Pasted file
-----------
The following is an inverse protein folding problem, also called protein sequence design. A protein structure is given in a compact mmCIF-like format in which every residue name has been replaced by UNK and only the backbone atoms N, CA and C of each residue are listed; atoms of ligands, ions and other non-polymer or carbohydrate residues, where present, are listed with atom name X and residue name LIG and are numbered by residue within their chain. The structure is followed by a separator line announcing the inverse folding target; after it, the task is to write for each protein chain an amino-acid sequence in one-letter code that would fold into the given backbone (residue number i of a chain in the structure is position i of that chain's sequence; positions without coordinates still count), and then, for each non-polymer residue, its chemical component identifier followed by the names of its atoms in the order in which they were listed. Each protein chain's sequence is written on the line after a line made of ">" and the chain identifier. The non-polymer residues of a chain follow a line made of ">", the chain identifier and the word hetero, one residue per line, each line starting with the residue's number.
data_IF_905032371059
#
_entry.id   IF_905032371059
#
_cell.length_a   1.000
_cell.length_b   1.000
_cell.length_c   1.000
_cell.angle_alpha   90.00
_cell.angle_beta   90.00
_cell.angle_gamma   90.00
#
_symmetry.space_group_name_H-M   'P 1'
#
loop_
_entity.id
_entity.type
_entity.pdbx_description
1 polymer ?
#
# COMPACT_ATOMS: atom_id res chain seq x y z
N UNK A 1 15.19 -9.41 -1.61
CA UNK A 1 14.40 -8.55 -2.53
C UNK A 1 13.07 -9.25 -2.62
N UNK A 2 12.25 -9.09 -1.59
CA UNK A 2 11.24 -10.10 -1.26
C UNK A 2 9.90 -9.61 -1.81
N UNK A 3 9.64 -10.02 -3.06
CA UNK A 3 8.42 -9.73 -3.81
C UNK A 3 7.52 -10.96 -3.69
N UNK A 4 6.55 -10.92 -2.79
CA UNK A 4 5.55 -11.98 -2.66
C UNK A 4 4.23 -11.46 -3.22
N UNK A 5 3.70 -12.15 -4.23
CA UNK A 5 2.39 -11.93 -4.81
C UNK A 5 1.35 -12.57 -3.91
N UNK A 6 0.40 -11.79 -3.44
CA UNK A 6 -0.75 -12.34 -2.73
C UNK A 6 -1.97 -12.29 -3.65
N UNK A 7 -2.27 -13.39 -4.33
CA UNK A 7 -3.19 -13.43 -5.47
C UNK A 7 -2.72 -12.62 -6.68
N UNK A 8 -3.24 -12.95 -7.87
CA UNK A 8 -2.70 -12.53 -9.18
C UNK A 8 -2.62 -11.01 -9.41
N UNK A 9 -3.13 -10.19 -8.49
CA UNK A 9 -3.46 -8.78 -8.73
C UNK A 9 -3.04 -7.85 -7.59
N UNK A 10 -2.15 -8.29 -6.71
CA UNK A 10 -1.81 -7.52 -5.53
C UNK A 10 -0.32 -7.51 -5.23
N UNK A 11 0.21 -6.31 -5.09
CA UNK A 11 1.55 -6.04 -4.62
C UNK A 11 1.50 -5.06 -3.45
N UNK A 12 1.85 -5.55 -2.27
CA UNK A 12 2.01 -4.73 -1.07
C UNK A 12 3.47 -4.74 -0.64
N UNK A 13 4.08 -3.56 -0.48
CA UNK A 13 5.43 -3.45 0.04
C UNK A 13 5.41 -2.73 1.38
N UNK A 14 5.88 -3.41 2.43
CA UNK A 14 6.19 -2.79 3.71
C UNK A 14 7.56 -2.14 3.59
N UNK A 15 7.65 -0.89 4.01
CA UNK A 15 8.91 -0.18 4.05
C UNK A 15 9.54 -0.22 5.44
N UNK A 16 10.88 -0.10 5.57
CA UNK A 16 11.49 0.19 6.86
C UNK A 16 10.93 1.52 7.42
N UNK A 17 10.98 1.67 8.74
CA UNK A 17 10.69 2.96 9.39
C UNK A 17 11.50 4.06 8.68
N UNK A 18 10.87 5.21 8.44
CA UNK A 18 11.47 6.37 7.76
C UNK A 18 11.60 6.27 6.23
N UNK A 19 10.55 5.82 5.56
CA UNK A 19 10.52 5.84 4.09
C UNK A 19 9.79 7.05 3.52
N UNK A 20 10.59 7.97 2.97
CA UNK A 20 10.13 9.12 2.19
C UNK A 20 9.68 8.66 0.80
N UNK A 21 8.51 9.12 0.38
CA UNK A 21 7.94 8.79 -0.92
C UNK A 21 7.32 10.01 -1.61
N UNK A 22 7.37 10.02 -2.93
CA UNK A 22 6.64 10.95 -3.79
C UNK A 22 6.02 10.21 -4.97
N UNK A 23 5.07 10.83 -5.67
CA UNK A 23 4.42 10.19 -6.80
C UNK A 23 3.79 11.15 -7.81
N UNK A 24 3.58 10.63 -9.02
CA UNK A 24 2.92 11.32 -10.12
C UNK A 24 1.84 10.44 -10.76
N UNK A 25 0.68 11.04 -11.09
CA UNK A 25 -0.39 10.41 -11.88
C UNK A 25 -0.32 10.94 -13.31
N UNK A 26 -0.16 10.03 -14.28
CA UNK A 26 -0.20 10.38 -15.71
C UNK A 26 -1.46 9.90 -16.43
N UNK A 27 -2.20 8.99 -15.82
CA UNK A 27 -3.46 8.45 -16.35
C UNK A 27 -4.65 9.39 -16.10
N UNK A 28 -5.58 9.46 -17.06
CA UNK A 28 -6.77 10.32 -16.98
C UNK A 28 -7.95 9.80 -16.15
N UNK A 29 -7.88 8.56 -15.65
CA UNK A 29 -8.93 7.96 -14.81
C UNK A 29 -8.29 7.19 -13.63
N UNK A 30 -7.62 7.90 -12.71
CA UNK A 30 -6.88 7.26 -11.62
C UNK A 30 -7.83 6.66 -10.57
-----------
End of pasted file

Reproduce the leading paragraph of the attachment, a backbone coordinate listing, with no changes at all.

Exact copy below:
The following is an inverse protein folding problem, also called protein sequence design. A protein structure is given in a compact mmCIF-like format in which every residue name has been replaced by UNK and only the backbone atoms N, CA and C of each residue are listed; atoms of ligands, ions and other non-polymer or carbohydrate residues, where present, are listed with atom name X and residue name LIG and are numbered by residue within their chain. The structure is followed by a separator line announcing the inverse folding target; after it, the task is to write for each protein chain an amino-acid sequence in one-letter code that would fold into the given backbone (residue number i of a chain in the structure is position i of that chain's sequence; positions without coordinates still count), and then, for each non-polymer residue, its chemical component identifier followed by the names of its atoms in the order in which they were listed. Each protein chain's sequence is written on the line after a line made of ">" and the chain identifier. The non-polymer residues of a chain follow a line made of ">", the chain identifier and the word hetero, one residue per line, each line starting with the residue's number.